This year we included more than just the top ten, but all HBCUs who reported to NACUBO, which is the reporting endowment organization we use to keep our reporting date uniformed.

All values are in millions ($000)

1. Howard University – $688,562 (6.5%)

2. Spelman College – $389,207 (6.3%)

3.  Hampton University – $285,345 (2.2%)

4.  Meharry Medical College – $159,908 (4.1%)

5.  Morehouse College – $145,139 (2.6%)

6.  North Carolina A&T State University  – $63,827 (14.9%)

7.  University of the Virgin Islands – $61,491 (10.7%)

8.  Tennessee State University – $58,697 (5.1%)

9.  Texas Southern University – $58,158 (7.4%)

10.  Virginia State University – $54,479 (6.6%)

OTHERS REPORTING:

Take a look at how an endowment works. Not only scholarships to reduce the student debt burden but research, recruiting talented faculty & students, faculty salaries, and a host of other things can be paid for through a strong endowment. It ultimately is the lifeblood of a college or university to ensure its success generation after generation.

*Note: The change in market value does NOT represent the rate of return for the institution’s investments. Rather, the change in the market value of an endowment from FY2016 to FY2017 reflects the net impact of: 1) withdrawals to fund institutional operations and capital expenses; 2) the payment of endowment management and investment fees; 3) additions from donor gifts and other contributions; and 4) investment gains or losses.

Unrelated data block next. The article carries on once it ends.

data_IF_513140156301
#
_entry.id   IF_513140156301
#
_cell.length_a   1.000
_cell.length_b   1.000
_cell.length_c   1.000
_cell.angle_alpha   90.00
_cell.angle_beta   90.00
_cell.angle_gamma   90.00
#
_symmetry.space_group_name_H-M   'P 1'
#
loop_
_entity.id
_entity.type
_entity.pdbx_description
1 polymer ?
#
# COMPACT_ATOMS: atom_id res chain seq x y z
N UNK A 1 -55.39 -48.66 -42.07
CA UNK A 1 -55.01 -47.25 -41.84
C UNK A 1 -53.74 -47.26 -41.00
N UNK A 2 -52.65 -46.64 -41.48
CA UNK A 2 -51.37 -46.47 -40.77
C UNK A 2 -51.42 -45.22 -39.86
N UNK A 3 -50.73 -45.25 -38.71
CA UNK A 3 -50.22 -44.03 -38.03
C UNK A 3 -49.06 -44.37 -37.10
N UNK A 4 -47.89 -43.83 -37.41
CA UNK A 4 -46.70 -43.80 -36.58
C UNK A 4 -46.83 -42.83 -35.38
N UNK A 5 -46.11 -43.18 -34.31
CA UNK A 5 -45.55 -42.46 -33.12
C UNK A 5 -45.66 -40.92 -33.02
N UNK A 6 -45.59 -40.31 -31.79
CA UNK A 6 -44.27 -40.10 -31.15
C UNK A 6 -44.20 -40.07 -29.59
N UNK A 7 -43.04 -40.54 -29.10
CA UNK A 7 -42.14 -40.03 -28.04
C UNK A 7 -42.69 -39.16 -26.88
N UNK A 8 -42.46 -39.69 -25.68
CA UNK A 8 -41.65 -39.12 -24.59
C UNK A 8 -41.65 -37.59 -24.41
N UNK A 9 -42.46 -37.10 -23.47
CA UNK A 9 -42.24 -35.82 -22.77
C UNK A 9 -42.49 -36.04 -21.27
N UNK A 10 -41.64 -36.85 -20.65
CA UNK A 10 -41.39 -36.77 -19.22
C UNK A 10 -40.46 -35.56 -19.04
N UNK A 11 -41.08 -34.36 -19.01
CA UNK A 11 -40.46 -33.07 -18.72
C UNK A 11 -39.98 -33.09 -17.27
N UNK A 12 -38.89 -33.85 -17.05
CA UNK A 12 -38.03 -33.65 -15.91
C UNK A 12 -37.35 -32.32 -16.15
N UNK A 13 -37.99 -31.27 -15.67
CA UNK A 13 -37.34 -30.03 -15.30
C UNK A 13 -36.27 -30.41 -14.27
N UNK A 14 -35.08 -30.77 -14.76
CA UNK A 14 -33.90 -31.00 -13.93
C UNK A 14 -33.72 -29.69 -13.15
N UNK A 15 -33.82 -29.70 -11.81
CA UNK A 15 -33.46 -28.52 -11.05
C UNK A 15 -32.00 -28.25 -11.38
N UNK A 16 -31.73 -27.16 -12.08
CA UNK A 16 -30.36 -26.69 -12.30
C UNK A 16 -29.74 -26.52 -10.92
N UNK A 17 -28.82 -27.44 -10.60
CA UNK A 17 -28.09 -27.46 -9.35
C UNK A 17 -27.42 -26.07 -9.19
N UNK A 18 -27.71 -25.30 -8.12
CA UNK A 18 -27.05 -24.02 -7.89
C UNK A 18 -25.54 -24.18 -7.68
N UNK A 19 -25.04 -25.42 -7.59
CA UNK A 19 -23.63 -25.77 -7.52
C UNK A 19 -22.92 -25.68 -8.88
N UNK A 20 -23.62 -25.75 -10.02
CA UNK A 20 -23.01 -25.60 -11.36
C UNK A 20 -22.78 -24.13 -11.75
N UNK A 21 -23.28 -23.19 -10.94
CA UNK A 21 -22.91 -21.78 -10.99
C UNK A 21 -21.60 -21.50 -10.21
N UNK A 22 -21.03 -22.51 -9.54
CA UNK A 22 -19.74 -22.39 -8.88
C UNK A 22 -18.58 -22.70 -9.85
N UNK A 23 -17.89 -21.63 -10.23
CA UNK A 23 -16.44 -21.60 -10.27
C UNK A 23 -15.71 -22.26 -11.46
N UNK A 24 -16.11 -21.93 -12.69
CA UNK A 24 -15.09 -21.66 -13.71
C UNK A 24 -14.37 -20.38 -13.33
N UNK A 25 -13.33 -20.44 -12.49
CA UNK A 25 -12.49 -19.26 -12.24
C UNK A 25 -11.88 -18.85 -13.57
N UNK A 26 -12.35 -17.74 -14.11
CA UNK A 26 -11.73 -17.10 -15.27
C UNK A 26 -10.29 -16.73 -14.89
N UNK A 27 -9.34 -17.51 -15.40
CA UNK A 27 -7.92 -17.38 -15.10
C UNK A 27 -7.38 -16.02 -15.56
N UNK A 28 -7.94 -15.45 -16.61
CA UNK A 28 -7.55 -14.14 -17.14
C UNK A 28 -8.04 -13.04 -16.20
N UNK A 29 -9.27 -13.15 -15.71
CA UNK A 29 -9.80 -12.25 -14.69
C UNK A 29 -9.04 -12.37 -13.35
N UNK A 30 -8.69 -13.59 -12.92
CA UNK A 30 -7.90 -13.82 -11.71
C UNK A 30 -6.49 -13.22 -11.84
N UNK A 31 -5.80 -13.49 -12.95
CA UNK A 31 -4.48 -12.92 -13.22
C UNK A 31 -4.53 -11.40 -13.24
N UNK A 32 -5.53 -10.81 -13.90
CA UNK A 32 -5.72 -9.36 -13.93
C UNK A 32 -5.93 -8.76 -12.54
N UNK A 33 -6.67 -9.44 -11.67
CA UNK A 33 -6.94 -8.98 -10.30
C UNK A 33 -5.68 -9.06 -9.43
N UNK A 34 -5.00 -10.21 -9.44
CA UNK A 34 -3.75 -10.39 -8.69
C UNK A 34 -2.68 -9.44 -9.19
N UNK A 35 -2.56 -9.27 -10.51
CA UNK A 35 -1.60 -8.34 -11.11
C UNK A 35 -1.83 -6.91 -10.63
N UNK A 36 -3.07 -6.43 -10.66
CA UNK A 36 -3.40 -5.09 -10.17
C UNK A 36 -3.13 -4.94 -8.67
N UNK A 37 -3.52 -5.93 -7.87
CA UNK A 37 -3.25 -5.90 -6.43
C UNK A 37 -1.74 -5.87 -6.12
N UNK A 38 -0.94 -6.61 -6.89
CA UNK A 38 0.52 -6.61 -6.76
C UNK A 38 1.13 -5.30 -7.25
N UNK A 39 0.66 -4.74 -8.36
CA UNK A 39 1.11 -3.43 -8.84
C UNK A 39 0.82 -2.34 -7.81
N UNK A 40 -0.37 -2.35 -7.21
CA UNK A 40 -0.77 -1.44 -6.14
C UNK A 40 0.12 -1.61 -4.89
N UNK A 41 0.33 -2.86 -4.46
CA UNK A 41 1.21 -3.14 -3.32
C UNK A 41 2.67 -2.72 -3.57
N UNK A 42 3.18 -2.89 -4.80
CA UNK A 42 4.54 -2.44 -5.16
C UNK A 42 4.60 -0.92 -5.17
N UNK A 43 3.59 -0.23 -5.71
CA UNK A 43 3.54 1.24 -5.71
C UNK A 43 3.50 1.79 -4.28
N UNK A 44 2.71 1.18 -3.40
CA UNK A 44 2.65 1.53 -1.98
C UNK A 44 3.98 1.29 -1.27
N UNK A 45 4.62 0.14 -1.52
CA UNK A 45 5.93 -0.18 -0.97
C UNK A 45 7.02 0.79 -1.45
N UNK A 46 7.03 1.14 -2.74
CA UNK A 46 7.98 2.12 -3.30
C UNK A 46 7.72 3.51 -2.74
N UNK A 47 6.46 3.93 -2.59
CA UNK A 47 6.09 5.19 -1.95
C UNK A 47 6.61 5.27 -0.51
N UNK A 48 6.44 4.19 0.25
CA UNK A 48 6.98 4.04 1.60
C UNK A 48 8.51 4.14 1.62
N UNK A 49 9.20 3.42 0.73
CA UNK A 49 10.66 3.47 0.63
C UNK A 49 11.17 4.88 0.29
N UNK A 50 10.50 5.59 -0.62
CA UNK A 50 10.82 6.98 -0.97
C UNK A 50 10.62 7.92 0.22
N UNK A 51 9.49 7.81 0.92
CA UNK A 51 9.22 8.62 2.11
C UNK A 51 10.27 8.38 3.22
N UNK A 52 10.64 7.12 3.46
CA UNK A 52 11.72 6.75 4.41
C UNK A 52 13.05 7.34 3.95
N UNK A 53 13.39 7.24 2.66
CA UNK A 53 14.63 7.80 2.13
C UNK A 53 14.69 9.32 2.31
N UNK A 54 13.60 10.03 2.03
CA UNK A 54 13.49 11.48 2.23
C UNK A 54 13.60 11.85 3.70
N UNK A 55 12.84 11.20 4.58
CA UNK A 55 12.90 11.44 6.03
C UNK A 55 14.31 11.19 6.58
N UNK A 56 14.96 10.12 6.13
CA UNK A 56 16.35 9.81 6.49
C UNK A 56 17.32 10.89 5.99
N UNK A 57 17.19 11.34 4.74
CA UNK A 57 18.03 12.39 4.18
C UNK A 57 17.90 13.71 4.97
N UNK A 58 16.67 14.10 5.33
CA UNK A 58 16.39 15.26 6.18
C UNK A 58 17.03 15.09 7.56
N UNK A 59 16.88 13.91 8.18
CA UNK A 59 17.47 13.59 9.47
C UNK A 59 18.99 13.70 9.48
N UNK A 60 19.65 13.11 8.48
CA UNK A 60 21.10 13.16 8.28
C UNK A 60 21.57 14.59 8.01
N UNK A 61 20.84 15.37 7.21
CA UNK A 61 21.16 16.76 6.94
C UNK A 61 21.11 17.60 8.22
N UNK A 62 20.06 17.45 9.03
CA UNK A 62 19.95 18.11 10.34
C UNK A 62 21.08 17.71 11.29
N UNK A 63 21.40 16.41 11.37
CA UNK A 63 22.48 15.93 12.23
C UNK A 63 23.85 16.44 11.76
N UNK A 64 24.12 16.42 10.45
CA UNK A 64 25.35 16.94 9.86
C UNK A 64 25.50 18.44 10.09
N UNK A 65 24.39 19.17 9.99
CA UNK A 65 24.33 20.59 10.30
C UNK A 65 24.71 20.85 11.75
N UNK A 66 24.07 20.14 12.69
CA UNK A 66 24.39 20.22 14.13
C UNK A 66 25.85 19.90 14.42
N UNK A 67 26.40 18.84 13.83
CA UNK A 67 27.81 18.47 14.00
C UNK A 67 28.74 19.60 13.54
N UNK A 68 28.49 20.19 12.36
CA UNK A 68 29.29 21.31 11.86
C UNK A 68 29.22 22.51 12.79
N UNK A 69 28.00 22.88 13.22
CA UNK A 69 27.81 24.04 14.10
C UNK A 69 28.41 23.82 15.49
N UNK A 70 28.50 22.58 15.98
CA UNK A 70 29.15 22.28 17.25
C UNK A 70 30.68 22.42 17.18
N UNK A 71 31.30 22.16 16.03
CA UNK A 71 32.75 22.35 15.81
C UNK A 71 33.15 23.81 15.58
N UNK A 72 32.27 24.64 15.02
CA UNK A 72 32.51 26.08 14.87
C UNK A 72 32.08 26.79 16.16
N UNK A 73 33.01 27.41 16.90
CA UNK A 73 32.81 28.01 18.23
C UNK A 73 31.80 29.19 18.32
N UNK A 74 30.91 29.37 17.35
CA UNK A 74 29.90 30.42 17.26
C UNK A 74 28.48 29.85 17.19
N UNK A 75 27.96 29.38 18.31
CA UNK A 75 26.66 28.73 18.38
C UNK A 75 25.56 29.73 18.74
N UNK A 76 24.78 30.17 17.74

HBCU Money™ Presents: 2016-2017’s Public HBCU Presidents By Salary/Compensation

HBCU Money’s second annual gathering of presidential salaries at the nation’s public HBCUs.

HIGHLIGHTS

  • The highest paid public HBCU presidents’ list is dominated by the SWAC/MEAC who comprise 10 of the 11 highest paid presidents with the MEAC leading the way with six.
  • America’s top 5 paid public university presidents’ compensation ($10.3 million) is more than five times greater than the top 5 paid public HBCU university presidents’ ($2.05 million) on our list.
  • 1890 HBCUs, land-grant institutions, comprise 5 out of the 9 HBCUs present.

Ray Belton Southern Univ. System – $452,000

Austin Lane – Texas Southern University – $437,800

David Wilson Morgan State University – $432,754

Harold Martin North Carolina A&T State Univ. – $380,210

Larry Robinson* Florida A&M University – $347,344

Glenda Baskin-Glover Tennessee State Univ. – $321,596

Mickey Burnim Bowie State University – $318,664

James Clark South Carolina State Univ. – $230,000

Roderick Paige* Jackson State University – $170,387

Elmira Mangum* Florida A&M University – $107,471

Carolyn Meyers* Jackson State University – $90,166

*Partial-year compensation

Source: The Chronicle of Higher Education

HBCU Money’s 2017 Top 10 HBCU Endowments